Tag Archives: Disaster Awareness

Gorkha Earthquake 2015: Preparedness Lessons

Recalling the immediate moments after the major shaking of 25th April, 2015, Ms. Sita Shrestha a resident of Thankot, Chandragiri Municipality, Nepal, said “As soon as the shaking stopped, I took my son and daughter out of the house along with our Go-Bag”. She knew that Go-Bag was important but had never imagined that it could be so much useful under those chaotic circumstances.

She further added “At the time, many items out of the Go-Bag were very useful such as radio, tarpaulin, blanket, soap, Dettol, medications, torch-light, tooth pastes and even playing cards”. She was happy that playing cards kept the young boys awake in the nights which was good for the safety of the area. “This single Go Bag, I had stored, had been so useful to many of us. I thought what if everyone had their own Go Bag?” asked Sita rhetorically.

Mr. Hariman Singh Dangol, who lives nearby the renowned Nuwakot Palace in Nuwakot District, is an elderly local priest at the Bhairavi Temple close to the palace. Recalling the learnings from his old folks, Mr. Dangol actively demonstrated his earthquake-safe behavior that he applied inside the temple when the ground started shaking on that fateful day of the Gorkha Earthquake.

Mr. Manoj Tamang, a local resident of Laharepauwa VDC in Rasuwa District, mentioned that his younger brother was studying in the ground floor of a two-story house on the day of the Gorkha Earthquake. “He could run and go out but he chose to go under the bed during the earthquake; he learned this at his school” said Manoj painfully. On that day, Manoj lost his brother to the quake as the house collapsed and crushed the bed.

From Bidur Municipality-3 in Nuwakot District, Ms. Samita Dangol, a local shopkeeper, revealed her brave story and how she was able to rescue her two younger sisters even after the two-story house collapsed miserably. “The two school girls saved their lives taking shelter under the bed on the 2nd floor. This wouldn’t be possible if the bed was fragile or box-type” said Samita convincingly….

(NOTE: Please click the link below to read the entire article “’Go-Bag’ & ‘DCH’: Enough said, let’s make it right!”)

“Go-Bag” & “DCH”: Enough said, let’s make it right!

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Disaster Preparedness: At Personal & Community Level

ReadyCommunity(Photo Source: Google)

Disaster preparedness at personal and community level is very important in today’s time. The message of preparedness and its importance is also closely intertwined with our communities, schools, businesses or our social education offshoots in general. Basically the awareness message is usually designed so as to trigger a plain conversation or may be a simple discussion within our family or neighborhoods to keep us prepared and equipped against disasters including earthquake, flood, fire, landslide, lightening, etc.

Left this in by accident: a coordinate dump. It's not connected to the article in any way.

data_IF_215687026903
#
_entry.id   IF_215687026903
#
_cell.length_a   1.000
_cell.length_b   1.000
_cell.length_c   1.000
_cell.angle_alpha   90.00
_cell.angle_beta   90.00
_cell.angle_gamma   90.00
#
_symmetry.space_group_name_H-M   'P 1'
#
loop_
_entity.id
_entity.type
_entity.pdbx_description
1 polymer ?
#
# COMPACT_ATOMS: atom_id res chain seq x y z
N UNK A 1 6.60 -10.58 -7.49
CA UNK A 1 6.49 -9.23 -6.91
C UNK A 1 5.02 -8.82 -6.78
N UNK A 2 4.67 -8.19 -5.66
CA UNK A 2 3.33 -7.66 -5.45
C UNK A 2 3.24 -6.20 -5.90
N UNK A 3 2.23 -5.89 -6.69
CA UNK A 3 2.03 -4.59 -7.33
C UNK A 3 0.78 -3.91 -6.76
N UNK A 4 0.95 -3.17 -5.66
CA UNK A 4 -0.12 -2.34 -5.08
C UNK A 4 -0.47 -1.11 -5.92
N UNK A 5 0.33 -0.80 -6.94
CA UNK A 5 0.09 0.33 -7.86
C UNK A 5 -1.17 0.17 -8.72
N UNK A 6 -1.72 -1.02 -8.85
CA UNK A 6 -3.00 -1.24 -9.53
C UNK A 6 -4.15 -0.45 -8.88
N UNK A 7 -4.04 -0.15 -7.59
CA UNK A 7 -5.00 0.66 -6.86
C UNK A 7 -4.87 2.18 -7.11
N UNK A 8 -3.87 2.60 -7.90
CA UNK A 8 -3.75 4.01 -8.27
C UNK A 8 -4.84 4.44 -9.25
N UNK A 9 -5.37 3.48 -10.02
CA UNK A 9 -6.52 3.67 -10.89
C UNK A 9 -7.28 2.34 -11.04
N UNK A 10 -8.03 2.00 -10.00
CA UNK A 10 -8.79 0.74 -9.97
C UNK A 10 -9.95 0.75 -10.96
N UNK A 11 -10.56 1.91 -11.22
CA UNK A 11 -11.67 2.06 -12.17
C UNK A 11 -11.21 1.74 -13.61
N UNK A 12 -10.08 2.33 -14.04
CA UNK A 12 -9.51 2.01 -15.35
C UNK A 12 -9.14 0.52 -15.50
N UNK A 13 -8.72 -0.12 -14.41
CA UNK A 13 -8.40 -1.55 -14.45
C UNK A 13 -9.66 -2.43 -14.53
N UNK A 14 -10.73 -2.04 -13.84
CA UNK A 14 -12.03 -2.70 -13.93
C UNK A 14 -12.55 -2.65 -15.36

Further the outcome of such root level interactions would probably pose some basic questions such as, what are the locally occurring natural or human caused hazards?, what are the vulnerabilities faced by our houses, schools, organizations, businesses, neighborhood or community?, what could be the level of impact in the event of a real disaster?, what supplies, equipment and human resources we might need to mitigate the damages and loss?, Can we have insurance against our losses?, Are there any precautions we could take?, Any local emergency response agencies available nearby that we could contact or coordinate with?, do we know who to contact and how they could help us?, etc.

Series of such sequential questions, pertaining to the safety and well-being of our local communities, should then drive the participants find the majority of solutions within their own discussions and probably in reach….

(NOTE: Please click the link below to read the entire article “Driver of Disaster Resilience”)

Driver of Disaster Resilience

Also Read:

(Part II) (2 of 2) Construction Focus Four: Struck-By Hazards

(Part II) (1 of 2) Construction Focus Four: Struck-By Hazards

(Part I) (1 of 2) Construction Focus Four: Fall Hazards

(Part I) (2 of 2) Construction Focus Four: Fall Hazards

Fire Prevention and Fire Protection – Air Pollution in Kathmandu – Construction PPE – Carbon Monoxide poisoning – Electrical Safety – Fall Protection in General Industry– Fearsome 4 of Construction Safety – Fall Restrain System Vs. Fall Arrest System – Respiratory Protection – Portable Ladder Safety – Confined Space Entry – Initiating First Aid/CPR – Are you too busy… – If you have $86,400 in your account… – Safety professionals have job prospects as Insurance Risk Surveyor or Loss Assessor

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Disaster Risks in Nepal: Perception Review

PERCEPTION(Photo Source: Google)

Prior to the Gorkha Earthquake 2015, National Society for Earthquake Technology-Nepal (NSET), under the Public-Private Partnership for Earthquake Risk Management (3PERM) program sponsored by the USAID/OFDA, conducted multiple earthquake risk perception surveys of various private-sector stakeholders in Nepal, during the years 2013 thru 2015.